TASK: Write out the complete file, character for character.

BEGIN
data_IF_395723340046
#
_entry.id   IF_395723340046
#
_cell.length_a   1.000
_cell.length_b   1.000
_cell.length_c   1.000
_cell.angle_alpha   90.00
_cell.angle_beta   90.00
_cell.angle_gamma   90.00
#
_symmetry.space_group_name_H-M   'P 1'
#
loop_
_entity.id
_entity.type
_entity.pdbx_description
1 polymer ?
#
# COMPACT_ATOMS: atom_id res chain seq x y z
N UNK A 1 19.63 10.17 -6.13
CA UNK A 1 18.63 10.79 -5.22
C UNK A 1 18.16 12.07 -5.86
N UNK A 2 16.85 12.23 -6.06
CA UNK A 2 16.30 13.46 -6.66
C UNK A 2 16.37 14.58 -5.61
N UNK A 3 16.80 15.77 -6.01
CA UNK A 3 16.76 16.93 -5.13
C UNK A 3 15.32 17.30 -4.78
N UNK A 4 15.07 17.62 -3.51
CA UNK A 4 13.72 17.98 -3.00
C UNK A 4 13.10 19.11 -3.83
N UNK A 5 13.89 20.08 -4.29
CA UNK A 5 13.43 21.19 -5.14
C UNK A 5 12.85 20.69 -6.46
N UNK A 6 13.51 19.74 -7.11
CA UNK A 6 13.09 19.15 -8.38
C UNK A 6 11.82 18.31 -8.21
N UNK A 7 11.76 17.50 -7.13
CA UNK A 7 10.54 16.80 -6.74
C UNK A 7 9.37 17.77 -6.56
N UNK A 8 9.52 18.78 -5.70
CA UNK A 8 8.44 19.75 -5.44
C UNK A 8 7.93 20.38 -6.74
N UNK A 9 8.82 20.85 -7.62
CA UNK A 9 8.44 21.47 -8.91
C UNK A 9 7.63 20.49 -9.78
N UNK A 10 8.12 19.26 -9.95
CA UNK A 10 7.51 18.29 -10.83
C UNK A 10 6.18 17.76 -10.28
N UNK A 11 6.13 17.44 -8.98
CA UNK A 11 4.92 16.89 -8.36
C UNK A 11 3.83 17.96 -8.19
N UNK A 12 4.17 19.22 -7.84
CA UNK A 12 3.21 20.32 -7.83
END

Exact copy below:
data_IF_395723340046
#
_entry.id   IF_395723340046
#
_cell.length_a   1.000
_cell.length_b   1.000
_cell.length_c   1.000
_cell.angle_alpha   90.00
_cell.angle_beta   90.00
_cell.angle_gamma   90.00
#
_symmetry.space_group_name_H-M   'P 1'
#
loop_
_entity.id
_entity.type
_entity.pdbx_description
1 polymer ?
#
# COMPACT_ATOMS: atom_id res chain seq x y z
N UNK A 1 19.63 10.17 -6.13
CA UNK A 1 18.63 10.79 -5.22
C UNK A 1 18.16 12.07 -5.86
N UNK A 2 16.85 12.23 -6.06
CA UNK A 2 16.30 13.46 -6.66
C UNK A 2 16.37 14.58 -5.61
N UNK A 3 16.80 15.77 -6.01
CA UNK A 3 16.76 16.93 -5.13
C UNK A 3 15.32 17.30 -4.78
N UNK A 4 15.07 17.62 -3.51
CA UNK A 4 13.72 17.98 -3.00
C UNK A 4 13.10 19.11 -3.83
N UNK A 5 13.89 20.08 -4.29
CA UNK A 5 13.43 21.19 -5.14
C UNK A 5 12.85 20.69 -6.46
N UNK A 6 13.51 19.74 -7.11
CA UNK A 6 13.09 19.15 -8.38
C UNK A 6 11.82 18.31 -8.21
N UNK A 7 11.76 17.50 -7.13
CA UNK A 7 10.54 16.80 -6.74
C UNK A 7 9.37 17.77 -6.56
N UNK A 8 9.52 18.78 -5.70
CA UNK A 8 8.44 19.75 -5.44
C UNK A 8 7.93 20.38 -6.74
N UNK A 9 8.82 20.85 -7.62
CA UNK A 9 8.44 21.47 -8.91
C UNK A 9 7.63 20.49 -9.78
N UNK A 10 8.12 19.26 -9.95
CA UNK A 10 7.51 18.29 -10.83
C UNK A 10 6.18 17.76 -10.28
N UNK A 11 6.13 17.44 -8.98
CA UNK A 11 4.92 16.89 -8.36
C UNK A 11 3.83 17.96 -8.19
N UNK A 12 4.17 19.22 -7.84
CA UNK A 12 3.21 20.32 -7.83